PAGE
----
Toxoplasma gondii is a widespread protozoan parasite of wild, domestic, and companion animals that also commonly infects humans. Severe infections are normally only found in immunocompromised patients, including HIV infection, cancer chemotherapy, organ transplant, or infants infected in utero. Additionally, emerging studies indicate that severe ocular toxoplasmosis can also occur in healthy adults, and that chronic infection is an underlying risk factor for some forms of psychiatric disease. Toxoplasma isolates differ dramatically in their virulence in animal models and also in human infections. Recent findings reveal that the major virulence determinants of this parasite are secretory proteins derived from the rhoptries (ROPs), which are injected to the host cell at the time of invasion. Many ROPs contain a conserved serine / threonine kinase domain and are predicted to function as kinases, potentially altering host signaling pathways by phosphorylation of specific targets. In preliminary studies, we have developed a systematic gene disruption strategy to target all of the known active ROP kinases in the genome. Disruption of ROP kinases will be used to define their roles during growth in vitro vs. in vivo in the mouse model. Separately, we have designed a single-step insertional strategy to generate conditional expression alleles of essential ROP kinases. Knockdown of individual ROPs will be used to explore the functional pathways controlled by these kinases. We will also employ biochemical assays and mass spectrometry to identify the substrate specificity of ROP kinases, there by providing specific substrates for development of inhibitor assays. Expression of recombinant proteins will be used to develop in vitro activity assays and to screen focused kinase inhibitor libraries to indentify potent inhibitors. The goal of these studies to provide genetic validation of essential kinases in T. gondii and to characterize chemical scaffolds that inhibitor ROP kinases for future development. These studies will help define the roles of an important class of parasite virulence factors and may lead to improved therapeutic intervention against toxoplasmosis.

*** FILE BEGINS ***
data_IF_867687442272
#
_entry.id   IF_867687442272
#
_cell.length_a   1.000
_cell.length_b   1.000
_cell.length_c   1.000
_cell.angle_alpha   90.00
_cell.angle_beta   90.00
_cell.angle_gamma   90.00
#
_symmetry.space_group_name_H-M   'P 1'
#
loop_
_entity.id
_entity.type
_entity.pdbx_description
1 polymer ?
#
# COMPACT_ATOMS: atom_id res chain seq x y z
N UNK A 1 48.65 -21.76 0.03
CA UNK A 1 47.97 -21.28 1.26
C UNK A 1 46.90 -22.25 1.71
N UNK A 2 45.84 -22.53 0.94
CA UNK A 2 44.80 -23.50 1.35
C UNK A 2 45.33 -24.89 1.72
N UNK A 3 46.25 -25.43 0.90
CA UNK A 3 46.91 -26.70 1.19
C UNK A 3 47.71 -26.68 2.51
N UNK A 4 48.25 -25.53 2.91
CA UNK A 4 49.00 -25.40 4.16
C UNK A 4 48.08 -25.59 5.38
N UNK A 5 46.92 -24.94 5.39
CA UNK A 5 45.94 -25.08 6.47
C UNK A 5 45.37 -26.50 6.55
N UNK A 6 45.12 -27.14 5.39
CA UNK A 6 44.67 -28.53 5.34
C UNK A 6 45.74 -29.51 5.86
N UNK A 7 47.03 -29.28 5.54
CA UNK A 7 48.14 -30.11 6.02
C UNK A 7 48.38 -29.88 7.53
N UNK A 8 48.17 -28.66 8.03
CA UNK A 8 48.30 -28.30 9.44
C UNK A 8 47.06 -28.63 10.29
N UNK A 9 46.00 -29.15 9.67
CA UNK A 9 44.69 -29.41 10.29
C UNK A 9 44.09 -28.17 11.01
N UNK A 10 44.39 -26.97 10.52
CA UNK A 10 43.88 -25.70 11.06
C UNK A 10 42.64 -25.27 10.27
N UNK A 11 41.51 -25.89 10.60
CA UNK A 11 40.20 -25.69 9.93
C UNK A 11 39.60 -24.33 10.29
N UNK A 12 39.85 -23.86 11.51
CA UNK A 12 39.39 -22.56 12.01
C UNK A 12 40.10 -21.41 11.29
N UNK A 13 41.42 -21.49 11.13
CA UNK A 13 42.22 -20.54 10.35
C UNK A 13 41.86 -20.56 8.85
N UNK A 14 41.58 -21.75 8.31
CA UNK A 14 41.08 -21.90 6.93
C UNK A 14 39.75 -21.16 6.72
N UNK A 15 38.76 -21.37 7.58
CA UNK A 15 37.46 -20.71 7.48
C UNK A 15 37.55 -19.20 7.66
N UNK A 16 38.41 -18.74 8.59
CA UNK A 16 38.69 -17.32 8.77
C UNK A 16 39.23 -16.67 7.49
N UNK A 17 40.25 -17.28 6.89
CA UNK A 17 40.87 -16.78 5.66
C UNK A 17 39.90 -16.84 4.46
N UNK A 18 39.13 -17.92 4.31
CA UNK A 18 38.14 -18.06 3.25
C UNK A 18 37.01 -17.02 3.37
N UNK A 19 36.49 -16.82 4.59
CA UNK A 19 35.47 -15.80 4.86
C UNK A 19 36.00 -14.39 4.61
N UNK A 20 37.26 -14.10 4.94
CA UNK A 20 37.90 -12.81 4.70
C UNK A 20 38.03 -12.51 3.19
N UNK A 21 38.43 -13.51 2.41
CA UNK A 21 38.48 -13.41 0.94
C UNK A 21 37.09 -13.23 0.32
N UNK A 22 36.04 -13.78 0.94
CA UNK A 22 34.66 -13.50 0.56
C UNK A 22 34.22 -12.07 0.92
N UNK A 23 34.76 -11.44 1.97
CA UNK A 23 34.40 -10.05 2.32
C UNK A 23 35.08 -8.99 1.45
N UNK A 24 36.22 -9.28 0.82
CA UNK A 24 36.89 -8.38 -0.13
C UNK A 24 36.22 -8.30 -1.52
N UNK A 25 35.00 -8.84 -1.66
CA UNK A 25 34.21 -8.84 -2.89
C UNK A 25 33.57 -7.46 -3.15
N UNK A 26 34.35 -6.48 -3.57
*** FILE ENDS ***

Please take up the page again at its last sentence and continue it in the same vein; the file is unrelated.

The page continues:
Public Health Relevance

Toxoplasma gondii is an important food borne pathogen of humans that causes disease in those with weakened immune systems. Our studies are designed to identify essential parasite virulence factors and validate them as potential drug targets. These studies may eventually lead to improved therapeutic intervention against severe infections caused by these parasites.

National Institute of Health (NIH)
National Institute of Allergy and Infectious Diseases (NIAID)
Research Project (R01)
Project #
Application #
Study Section
Special Emphasis Panel (ZRG1-IDM-S (03))
Program Officer
Rogers, Martin J
Project Start
Project End
Budget Start
Budget End
Support Year
Fiscal Year
Total Cost
Indirect Cost
Washington University
Schools of Medicine
Saint Louis
United States
Zip Code
Etheridge, Ronald D; Alaganan, Aditi; Tang, Keliang et al. (2014) The Toxoplasma pseudokinase ROP5 forms complexes with ROP18 and ROP17 kinases that synergize to control acute virulence in mice. Cell Host Microbe 15:537-50
Fleitz, Antoine; Nieves, Edward; Madrid-Aliste, Carlos et al. (2013) Enhanced detection of multiply phosphorylated peptides and identification of their sites of modification. Anal Chem 85:8566-76
Behnke, Michael S; Khan, Asis; Wootton, John C et al. (2011) Virulence differences in Toxoplasma mediated by amplification of a family of polymorphic pseudokinases. Proc Natl Acad Sci U S A 108:9631-6
Billker, Oliver; Lourido, Sebastian; Sibley, L David (2009) Calcium-dependent signaling and kinases in apicomplexan parasites. Cell Host Microbe 5:612-22
Zhao, Yanlin; Ferguson, David J P; Wilson, Douglas C et al. (2009) Virulent Toxoplasma gondii evade immunity-related GTPase-mediated parasite vacuole disruption within primed macrophages. J Immunol 182:3775-81